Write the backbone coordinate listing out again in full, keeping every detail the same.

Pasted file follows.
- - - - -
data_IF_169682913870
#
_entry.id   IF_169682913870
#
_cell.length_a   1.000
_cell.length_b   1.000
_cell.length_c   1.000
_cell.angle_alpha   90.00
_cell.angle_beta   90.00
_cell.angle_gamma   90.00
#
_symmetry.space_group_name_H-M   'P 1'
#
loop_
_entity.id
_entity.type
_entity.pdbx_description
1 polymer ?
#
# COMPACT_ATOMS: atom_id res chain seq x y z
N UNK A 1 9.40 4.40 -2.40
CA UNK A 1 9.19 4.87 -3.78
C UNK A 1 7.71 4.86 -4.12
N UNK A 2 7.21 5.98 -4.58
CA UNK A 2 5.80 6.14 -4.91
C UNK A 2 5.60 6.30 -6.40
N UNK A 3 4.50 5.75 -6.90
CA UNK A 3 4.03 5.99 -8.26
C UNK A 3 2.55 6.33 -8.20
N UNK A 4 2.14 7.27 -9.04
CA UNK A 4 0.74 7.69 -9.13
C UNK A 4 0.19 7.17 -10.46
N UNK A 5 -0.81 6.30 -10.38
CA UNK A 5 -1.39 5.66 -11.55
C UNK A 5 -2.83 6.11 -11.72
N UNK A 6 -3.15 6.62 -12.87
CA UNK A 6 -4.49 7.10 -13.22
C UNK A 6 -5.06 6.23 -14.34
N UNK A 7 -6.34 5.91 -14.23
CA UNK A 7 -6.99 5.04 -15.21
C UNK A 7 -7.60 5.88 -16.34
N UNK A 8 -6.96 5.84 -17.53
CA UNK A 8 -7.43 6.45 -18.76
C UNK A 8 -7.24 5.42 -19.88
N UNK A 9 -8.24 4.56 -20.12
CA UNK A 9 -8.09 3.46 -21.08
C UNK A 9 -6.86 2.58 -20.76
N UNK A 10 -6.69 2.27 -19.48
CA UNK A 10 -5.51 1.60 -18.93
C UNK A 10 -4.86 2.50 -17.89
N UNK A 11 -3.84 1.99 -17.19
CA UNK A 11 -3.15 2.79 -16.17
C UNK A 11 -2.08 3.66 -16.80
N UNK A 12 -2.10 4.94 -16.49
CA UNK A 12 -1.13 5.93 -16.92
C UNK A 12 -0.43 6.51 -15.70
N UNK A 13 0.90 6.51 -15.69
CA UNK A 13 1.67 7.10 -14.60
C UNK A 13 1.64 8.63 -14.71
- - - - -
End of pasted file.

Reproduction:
data_IF_169682913870
#
_entry.id   IF_169682913870
#
_cell.length_a   1.000
_cell.length_b   1.000
_cell.length_c   1.000
_cell.angle_alpha   90.00
_cell.angle_beta   90.00
_cell.angle_gamma   90.00
#
_symmetry.space_group_name_H-M   'P 1'
#
loop_
_entity.id
_entity.type
_entity.pdbx_description
1 polymer ?
#
# COMPACT_ATOMS: atom_id res chain seq x y z
N UNK A 1 9.40 4.40 -2.40
CA UNK A 1 9.19 4.87 -3.78
C UNK A 1 7.71 4.86 -4.12
N UNK A 2 7.21 5.98 -4.58
CA UNK A 2 5.80 6.14 -4.91
C UNK A 2 5.60 6.30 -6.40
N UNK A 3 4.50 5.75 -6.90
CA UNK A 3 4.03 5.99 -8.26
C UNK A 3 2.55 6.33 -8.20
N UNK A 4 2.14 7.27 -9.04
CA UNK A 4 0.74 7.69 -9.13
C UNK A 4 0.19 7.17 -10.46
N UNK A 5 -0.81 6.30 -10.38
CA UNK A 5 -1.39 5.66 -11.55
C UNK A 5 -2.83 6.11 -11.72
N UNK A 6 -3.15 6.62 -12.87
CA UNK A 6 -4.49 7.10 -13.22
C UNK A 6 -5.06 6.23 -14.34
N UNK A 7 -6.34 5.91 -14.23
CA UNK A 7 -6.99 5.04 -15.21
C UNK A 7 -7.60 5.88 -16.34
N UNK A 8 -6.96 5.84 -17.53
CA UNK A 8 -7.43 6.45 -18.76
C UNK A 8 -7.24 5.42 -19.88
N UNK A 9 -8.24 4.56 -20.12
CA UNK A 9 -8.09 3.46 -21.08
C UNK A 9 -6.86 2.58 -20.76
N UNK A 10 -6.69 2.27 -19.48
CA UNK A 10 -5.51 1.60 -18.93
C UNK A 10 -4.86 2.50 -17.89
N UNK A 11 -3.84 1.99 -17.19
CA UNK A 11 -3.15 2.79 -16.17
C UNK A 11 -2.08 3.66 -16.80
N UNK A 12 -2.10 4.94 -16.49
CA UNK A 12 -1.13 5.93 -16.92
C UNK A 12 -0.43 6.51 -15.70
N UNK A 13 0.90 6.51 -15.69
CA UNK A 13 1.67 7.10 -14.60
C UNK A 13 1.64 8.63 -14.71